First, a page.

Q:It will not force you to change more than you want to if you do if you had the same tire?

We are interesting in developing the bike. Because only if you develop you build knowledge for the company, so we are happy to be forced… if we fix everything, there is not any room for improvement, there is not any result for R&D department, so a lot of engineers lose their work. So we hope we are forced by the rules to change and change.

Q:Is Ducati missing Casey Stoner more than you expected.

I miss him from a personal point of view, because we worked years and years together, but now he is the enemy and we have to do all that is in our hand in putting Vale in doing in what he show he is able to do: winning

Q:Valentino has talked a lot this year about the problems with the front, and he tried something this weekend that was an improvement and he was able to get the bike into the corner. Do you have any evolutions in the same direction that will offer an improvement in the near future?

For me, we did a small step yesterday, this race weekend. Not a huge step and for sure not enough, so I believe still the main problem is the turning and the confidence entering the corner. So we are focused on making other steps. We are pushing for that and as soon as we have something available for that we will put it in production. We cannot know now if is for this year or for next year, but of course we are focused on that.

Q:You said you missed Casey from a personal point of view, because you worked with him. Are you missing him from a performance point of view?

Casey is a really fast rider, but we have a nine-time World Champion, so I think we have good material in our house.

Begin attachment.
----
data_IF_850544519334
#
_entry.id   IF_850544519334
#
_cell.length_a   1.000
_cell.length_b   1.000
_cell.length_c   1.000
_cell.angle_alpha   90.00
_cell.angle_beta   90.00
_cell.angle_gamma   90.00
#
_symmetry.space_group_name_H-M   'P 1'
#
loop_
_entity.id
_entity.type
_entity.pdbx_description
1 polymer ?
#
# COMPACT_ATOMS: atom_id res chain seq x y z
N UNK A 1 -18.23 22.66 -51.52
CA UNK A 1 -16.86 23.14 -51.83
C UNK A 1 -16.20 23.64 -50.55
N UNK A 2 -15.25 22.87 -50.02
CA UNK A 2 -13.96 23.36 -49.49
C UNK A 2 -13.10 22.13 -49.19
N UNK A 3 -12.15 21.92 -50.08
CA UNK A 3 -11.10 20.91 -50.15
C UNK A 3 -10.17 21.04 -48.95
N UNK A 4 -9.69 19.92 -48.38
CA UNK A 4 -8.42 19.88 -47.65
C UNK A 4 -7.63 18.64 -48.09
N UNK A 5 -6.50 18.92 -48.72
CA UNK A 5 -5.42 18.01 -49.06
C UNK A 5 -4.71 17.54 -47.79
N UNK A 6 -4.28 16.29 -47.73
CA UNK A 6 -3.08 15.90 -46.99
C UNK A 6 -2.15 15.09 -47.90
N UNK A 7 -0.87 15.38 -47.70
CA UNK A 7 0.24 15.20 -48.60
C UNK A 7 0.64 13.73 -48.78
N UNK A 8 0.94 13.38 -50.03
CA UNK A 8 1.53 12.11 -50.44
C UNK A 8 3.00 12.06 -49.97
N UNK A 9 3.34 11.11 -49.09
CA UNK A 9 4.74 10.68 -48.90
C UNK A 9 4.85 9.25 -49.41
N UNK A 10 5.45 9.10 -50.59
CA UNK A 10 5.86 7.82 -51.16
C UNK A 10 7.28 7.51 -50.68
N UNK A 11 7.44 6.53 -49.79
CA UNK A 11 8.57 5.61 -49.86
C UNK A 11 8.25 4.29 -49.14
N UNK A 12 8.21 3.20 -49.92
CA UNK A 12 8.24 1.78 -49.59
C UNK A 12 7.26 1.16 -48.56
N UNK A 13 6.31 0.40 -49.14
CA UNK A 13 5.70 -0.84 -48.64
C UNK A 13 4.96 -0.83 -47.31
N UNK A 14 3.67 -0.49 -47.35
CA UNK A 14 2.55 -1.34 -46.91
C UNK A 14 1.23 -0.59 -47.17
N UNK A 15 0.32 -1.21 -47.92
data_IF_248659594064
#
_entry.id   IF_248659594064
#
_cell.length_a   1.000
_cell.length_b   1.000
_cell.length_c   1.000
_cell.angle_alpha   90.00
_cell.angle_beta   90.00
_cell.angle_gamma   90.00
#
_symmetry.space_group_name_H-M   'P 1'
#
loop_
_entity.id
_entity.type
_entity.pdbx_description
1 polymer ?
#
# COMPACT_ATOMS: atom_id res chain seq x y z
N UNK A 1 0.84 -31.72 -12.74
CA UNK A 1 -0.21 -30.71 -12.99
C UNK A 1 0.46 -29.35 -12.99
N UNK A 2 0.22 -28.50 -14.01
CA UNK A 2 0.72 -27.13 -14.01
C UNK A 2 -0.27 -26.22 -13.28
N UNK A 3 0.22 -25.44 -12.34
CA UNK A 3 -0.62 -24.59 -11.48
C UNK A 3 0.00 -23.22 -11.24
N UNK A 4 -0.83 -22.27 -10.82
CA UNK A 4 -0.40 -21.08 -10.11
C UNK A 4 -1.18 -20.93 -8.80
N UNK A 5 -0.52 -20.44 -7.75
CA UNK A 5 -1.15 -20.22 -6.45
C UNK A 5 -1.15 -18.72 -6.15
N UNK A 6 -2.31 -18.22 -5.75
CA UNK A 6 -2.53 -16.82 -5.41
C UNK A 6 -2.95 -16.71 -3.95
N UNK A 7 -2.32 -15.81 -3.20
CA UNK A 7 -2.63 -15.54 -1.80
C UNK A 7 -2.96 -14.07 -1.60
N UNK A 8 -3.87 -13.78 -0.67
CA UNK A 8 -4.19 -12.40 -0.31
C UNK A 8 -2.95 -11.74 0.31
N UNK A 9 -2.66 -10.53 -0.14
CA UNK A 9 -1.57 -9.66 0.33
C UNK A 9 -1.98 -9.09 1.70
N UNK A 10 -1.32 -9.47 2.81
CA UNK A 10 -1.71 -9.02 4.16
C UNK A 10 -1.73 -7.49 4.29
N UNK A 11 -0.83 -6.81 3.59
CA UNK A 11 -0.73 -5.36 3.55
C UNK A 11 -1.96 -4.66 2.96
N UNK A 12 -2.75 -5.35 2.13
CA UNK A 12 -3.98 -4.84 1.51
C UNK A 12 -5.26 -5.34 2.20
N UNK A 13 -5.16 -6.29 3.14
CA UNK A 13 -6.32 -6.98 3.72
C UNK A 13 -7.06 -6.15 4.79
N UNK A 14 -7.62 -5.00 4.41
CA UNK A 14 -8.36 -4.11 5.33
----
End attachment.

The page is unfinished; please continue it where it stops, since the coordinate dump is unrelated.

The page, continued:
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...and in the midst of all that, he managed to deflect and tap dance around any concrete answers. I'm not sure I know too much more now than I did. Perhaps he should consider a future in politics?

It sounds as if he is thaaaaat close to not minding the fact that they haven't gotten the bike working properly, for the sake of the engineers keeping their precious jobs in the problem-solving department.

And I somehow do NOT believe that a twin would do as well as a four. More torque? Yes. Top end? Not so much.

Perhaps the biggest thing I take from this article is:

1) They think they are on the right track
2) They see no reason to mess with their engine configuration
3) They enjoy that there are problems, as that makes it more challenging (fun? job security?) for their engineers
4) Because of their level of self satisfaction, there likely won't be much revolutionary change to come with Ducati

Then again, I may have TOTALLY misread the whole thing...

Preziosi tried exactly to get that misconception that a twin has more torque than a four cylinder out of the way, but apparently this is one thing that is almost impossible to get out of people's heads. A 1000cc twin does NOT have more torque than a 1000cc four. It does however have a lower rev ceiling and therefore a lower maximum power potential.
Since you can not rev as high, you tune the engine for lower rev ranges and that means it will make more torque and power in those lower rev ranges. But because you need a taller gearing to get to the same speeds, that low-end torque at the crankshaft does not bring you any advantage, like Preziosi already says.